Simplify data entry (Q Mac)

Jim2h
Jim2h Member
edited January 27 in Product Enhancements (Mac)
When adding an entry you have to use the command to make and entry. Then you often have to change the date to to the current date. For example, if the last time I made and enter on a specific account on 1/20/22 and went to add a new entry on 1/26/22, It would come up 1/20/22.

Next, why can't Quicken automatically open a line for a new entry when it is selected and eliminate the need to give a command to open an account?

Many things that simplified Quicken in the 2007 version are missing. I really wish Intuit would go back look over how that version worked. Making reports was so much simpler and intuitive.
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  • jacobs
    jacobs SuperUser, Mac Beta Beta
    @Jim2h When you enter a transaction in a register, the next new transaction will default to the same date. For most people, this is preferable to having the date default to today every time; if you're entering multiple transactions from the past week or month, it would be annoying to have to type the date each time. Quicken retains the just-recently-used date for your current session, but if you quit Quicken and come back to it, the date of a new transaction will always default to today's date.

    In your example, you want to enter one transaction in the past and the next transaction on today's date. Perhaps one of the most useful keyboard commands to know in all of Quicken Mac is to press 't' in any date field to have it switch to today's date. So you'd enter your transaction on 1/20/22, and as you start the next entry, just touch 't' and the date will pop back to today.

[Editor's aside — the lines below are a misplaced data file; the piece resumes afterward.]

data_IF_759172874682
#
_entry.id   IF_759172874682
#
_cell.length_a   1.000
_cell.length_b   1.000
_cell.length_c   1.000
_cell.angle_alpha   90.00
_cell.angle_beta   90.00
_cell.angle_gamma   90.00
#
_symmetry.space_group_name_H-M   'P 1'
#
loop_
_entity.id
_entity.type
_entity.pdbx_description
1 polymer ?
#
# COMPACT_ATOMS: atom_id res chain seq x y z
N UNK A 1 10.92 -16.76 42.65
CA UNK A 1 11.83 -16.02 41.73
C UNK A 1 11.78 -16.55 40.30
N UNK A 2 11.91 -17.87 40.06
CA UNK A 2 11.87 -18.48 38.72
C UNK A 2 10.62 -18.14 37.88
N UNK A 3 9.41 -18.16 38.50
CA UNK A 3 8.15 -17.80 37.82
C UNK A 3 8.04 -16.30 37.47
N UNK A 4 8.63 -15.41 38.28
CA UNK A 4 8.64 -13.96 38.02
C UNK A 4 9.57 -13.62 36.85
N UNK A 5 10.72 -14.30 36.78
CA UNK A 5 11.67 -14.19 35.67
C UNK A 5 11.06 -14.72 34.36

As for always having an open, empty transaction like Quicken 2007, the developers have explained that methodology doesn't work well with the current design of Quicken's database, so they're unlikely to try to create a way to emulate the past behavior. However, if you're entering multiple transactions, it's really no more steps than in the past once you adapt to pressing Command-N (new transaction) at the end of entering a transaction, instead of Return. That is, you can press Return to save a transaction and then press Command-N (or the New button) to start the next transaction — but you can keep this to a single keystroke if you press Command-N to save the current transaction and open a new transaction in one step. So in Quicken 2007, you pressed Return to save a transaction and create a new one; in Quicken Mac, you press Command-N to save a transaction and create a new one. I admit it does take some time to retrain your brain and fingers to think Command-N instead of Return, but once it becomes habit, it's just as quick a single keystroke as you've been used to in the past.

    As for reports, I suggest you start a separate thread about what things you find difficult about creating reports in Quicken Mac currently. Lumping multiple enhancements together in a single thread makes it likely some will get lost in discussion.

    P.S. Intuit hasn't owned Quicken for the past 6 years. 

    Quicken Mac Subscription • Quicken user since 1993